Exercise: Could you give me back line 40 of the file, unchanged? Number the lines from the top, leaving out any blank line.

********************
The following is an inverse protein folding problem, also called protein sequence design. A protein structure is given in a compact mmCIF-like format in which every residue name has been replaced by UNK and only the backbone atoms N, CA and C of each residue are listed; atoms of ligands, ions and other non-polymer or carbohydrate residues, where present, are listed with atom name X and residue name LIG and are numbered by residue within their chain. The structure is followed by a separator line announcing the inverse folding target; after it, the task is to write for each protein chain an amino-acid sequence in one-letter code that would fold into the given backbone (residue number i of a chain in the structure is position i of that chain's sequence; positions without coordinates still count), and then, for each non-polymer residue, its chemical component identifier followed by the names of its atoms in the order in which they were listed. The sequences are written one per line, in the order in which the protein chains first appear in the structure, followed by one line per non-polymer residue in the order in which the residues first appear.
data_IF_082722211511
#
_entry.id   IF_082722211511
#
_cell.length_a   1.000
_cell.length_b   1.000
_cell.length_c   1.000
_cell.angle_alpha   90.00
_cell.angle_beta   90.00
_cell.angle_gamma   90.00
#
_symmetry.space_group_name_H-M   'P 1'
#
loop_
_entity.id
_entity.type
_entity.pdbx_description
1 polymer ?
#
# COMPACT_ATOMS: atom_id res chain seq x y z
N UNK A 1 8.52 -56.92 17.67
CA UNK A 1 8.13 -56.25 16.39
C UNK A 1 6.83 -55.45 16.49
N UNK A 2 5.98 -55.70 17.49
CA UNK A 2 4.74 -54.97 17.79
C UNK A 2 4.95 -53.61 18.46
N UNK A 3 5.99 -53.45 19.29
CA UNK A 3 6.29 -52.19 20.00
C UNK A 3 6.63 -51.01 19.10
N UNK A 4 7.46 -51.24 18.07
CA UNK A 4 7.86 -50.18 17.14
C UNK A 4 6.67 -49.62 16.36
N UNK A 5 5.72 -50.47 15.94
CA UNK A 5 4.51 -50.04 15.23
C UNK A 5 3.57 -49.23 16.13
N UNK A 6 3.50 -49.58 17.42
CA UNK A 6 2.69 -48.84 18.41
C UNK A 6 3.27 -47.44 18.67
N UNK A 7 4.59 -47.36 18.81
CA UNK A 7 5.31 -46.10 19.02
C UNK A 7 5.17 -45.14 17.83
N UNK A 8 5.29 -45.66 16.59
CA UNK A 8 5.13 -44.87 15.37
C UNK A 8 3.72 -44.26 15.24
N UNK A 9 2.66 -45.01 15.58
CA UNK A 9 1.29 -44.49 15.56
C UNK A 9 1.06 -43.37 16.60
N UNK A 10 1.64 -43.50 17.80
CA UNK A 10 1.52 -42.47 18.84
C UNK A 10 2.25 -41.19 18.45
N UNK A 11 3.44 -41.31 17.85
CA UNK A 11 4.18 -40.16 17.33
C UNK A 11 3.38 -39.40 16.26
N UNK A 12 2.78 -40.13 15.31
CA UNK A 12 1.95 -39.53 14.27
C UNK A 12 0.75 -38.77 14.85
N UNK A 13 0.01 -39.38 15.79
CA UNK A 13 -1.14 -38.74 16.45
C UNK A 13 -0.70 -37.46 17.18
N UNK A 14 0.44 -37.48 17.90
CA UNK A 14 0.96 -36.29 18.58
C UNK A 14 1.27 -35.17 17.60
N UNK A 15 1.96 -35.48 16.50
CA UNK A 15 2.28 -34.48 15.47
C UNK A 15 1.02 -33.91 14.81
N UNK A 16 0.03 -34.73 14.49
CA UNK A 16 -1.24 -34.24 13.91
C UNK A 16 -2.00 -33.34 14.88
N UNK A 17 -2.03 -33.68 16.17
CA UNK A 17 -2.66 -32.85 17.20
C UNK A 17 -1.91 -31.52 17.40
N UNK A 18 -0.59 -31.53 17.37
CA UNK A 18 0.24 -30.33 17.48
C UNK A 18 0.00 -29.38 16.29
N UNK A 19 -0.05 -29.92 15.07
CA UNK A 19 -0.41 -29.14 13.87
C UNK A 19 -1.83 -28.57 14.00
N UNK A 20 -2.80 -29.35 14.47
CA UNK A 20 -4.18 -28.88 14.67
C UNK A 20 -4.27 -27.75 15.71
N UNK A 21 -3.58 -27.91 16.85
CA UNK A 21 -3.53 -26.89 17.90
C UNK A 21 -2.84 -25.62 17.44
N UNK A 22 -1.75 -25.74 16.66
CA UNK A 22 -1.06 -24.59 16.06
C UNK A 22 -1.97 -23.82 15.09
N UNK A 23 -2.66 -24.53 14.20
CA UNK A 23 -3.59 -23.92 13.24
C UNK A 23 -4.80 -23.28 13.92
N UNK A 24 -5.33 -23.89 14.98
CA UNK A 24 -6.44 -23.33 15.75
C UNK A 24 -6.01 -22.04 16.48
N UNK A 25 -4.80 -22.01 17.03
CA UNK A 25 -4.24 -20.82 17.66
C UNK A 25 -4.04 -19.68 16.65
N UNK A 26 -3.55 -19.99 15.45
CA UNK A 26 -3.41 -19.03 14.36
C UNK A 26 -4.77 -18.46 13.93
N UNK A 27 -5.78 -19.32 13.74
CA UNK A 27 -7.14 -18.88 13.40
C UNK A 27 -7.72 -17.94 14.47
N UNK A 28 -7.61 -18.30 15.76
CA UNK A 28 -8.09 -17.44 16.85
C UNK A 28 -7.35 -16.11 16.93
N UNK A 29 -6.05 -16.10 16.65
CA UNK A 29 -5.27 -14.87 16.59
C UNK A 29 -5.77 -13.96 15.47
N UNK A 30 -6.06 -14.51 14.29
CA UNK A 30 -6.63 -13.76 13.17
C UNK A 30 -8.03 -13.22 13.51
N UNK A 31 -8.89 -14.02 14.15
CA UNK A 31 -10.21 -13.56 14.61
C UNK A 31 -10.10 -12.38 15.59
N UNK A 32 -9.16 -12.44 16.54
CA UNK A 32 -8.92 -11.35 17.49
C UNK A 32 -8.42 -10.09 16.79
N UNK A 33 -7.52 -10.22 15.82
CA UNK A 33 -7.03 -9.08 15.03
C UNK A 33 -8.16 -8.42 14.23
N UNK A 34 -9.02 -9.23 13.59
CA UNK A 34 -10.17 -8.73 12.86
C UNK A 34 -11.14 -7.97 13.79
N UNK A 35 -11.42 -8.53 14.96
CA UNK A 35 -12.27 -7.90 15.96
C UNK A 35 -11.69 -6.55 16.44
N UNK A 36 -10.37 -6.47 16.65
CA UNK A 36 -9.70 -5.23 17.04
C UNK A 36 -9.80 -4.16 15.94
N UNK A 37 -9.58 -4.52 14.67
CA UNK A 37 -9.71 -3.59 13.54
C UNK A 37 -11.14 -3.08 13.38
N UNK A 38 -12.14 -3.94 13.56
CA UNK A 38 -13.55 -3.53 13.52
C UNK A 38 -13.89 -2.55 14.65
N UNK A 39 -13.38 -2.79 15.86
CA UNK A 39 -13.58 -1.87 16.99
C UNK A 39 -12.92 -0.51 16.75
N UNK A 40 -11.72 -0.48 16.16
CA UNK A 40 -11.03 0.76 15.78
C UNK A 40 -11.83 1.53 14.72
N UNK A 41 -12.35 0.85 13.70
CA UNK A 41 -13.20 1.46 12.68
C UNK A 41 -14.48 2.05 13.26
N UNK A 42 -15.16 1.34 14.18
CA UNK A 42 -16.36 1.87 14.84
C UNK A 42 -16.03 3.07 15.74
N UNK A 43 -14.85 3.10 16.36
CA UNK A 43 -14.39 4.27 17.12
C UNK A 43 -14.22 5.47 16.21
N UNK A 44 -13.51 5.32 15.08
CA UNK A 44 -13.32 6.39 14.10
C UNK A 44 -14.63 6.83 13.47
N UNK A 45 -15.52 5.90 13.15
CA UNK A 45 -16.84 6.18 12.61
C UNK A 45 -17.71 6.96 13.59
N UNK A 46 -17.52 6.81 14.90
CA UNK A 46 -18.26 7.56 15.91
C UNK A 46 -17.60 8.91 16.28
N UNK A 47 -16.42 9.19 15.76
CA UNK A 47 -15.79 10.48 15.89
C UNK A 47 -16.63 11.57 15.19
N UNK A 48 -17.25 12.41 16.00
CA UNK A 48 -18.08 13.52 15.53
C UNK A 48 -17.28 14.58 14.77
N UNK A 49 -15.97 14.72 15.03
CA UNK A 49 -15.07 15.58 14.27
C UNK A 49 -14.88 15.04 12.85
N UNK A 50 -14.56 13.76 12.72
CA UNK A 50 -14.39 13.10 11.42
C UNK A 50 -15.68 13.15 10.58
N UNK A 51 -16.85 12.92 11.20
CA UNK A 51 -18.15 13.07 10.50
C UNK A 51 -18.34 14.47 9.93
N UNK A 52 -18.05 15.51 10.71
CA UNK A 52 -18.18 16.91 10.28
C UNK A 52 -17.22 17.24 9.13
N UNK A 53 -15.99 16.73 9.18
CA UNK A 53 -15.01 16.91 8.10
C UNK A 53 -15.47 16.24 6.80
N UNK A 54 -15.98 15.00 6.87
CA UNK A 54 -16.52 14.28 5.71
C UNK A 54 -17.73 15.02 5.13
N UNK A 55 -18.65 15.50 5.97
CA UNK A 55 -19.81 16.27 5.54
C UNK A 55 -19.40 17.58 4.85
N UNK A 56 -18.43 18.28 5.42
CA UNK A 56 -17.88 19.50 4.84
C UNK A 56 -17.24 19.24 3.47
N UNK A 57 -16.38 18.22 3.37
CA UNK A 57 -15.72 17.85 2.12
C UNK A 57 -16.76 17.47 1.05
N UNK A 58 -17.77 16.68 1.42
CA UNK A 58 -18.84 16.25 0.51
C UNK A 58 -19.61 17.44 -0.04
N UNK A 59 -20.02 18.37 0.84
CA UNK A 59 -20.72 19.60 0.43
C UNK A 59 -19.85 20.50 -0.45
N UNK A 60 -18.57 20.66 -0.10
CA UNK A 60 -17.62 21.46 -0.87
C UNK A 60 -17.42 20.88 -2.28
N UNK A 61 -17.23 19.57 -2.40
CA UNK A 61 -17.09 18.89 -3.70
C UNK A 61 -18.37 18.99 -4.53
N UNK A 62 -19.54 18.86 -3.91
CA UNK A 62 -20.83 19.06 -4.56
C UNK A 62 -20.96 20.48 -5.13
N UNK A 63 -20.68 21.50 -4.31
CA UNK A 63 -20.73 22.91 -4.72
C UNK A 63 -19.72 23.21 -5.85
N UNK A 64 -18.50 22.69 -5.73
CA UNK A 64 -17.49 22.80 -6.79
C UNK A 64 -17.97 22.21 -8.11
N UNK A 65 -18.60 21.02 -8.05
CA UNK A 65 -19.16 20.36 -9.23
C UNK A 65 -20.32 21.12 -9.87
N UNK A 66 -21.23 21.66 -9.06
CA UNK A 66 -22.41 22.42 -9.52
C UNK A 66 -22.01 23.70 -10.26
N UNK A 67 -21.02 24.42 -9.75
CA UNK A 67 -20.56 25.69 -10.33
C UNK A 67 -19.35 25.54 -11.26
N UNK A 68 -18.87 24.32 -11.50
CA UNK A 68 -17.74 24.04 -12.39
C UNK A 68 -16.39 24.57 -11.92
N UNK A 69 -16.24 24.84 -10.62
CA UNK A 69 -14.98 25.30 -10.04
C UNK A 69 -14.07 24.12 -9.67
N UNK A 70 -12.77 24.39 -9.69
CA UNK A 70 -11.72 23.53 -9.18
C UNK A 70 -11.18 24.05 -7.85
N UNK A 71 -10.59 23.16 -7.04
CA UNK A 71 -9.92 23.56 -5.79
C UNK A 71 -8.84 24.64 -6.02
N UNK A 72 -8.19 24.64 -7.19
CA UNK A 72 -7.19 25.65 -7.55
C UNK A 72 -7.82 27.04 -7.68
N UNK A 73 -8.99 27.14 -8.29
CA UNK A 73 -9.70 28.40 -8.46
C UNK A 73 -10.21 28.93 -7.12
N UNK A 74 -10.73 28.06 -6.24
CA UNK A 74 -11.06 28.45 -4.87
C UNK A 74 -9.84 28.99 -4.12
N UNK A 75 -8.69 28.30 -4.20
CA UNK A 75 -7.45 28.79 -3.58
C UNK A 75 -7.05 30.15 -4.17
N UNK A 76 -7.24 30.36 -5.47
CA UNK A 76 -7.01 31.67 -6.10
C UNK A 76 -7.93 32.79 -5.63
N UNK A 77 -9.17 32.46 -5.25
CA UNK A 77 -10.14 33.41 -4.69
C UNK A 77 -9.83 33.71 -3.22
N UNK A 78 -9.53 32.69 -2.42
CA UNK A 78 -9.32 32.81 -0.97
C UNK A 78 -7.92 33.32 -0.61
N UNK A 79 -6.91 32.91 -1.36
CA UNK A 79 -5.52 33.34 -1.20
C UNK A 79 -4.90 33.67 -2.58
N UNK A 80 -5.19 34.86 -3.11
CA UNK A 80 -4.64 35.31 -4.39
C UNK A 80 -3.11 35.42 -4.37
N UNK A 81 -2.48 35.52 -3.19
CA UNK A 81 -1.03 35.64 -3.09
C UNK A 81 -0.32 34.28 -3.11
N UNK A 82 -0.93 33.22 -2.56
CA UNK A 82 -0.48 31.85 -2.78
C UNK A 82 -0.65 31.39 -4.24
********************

N UNK A 7 4.59 -47.36 18.81